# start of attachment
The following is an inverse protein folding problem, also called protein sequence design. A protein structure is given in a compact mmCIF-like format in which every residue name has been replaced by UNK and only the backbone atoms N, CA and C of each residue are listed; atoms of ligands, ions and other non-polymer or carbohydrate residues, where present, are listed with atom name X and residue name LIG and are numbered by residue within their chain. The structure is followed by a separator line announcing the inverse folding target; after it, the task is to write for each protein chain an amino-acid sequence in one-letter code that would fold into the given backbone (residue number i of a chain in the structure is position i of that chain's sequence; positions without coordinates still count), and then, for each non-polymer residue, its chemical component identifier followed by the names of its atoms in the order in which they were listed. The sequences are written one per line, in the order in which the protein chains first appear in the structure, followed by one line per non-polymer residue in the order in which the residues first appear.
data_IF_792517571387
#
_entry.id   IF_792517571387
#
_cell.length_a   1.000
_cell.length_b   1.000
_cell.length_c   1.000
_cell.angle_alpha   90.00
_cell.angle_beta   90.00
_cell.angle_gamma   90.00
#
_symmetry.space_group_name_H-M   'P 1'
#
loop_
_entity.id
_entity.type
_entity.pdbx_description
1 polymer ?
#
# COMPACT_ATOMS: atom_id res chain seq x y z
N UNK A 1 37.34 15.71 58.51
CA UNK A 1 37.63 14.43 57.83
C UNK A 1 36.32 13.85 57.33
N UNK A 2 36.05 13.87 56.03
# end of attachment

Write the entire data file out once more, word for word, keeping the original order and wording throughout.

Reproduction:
The following is an inverse protein folding problem, also called protein sequence design. A protein structure is given in a compact mmCIF-like format in which every residue name has been replaced by UNK and only the backbone atoms N, CA and C of each residue are listed; atoms of ligands, ions and other non-polymer or carbohydrate residues, where present, are listed with atom name X and residue name LIG and are numbered by residue within their chain. The structure is followed by a separator line announcing the inverse folding target; after it, the task is to write for each protein chain an amino-acid sequence in one-letter code that would fold into the given backbone (residue number i of a chain in the structure is position i of that chain's sequence; positions without coordinates still count), and then, for each non-polymer residue, its chemical component identifier followed by the names of its atoms in the order in which they were listed. The sequences are written one per line, in the order in which the protein chains first appear in the structure, followed by one line per non-polymer residue in the order in which the residues first appear.
data_IF_792517571387
#
_entry.id   IF_792517571387
#
_cell.length_a   1.000
_cell.length_b   1.000
_cell.length_c   1.000
_cell.angle_alpha   90.00
_cell.angle_beta   90.00
_cell.angle_gamma   90.00
#
_symmetry.space_group_name_H-M   'P 1'
#
loop_
_entity.id
_entity.type
_entity.pdbx_description
1 polymer ?
#
# COMPACT_ATOMS: atom_id res chain seq x y z
N UNK A 1 37.34 15.71 58.51
CA UNK A 1 37.63 14.43 57.83
C UNK A 1 36.32 13.85 57.33
N UNK A 2 36.05 13.87 56.03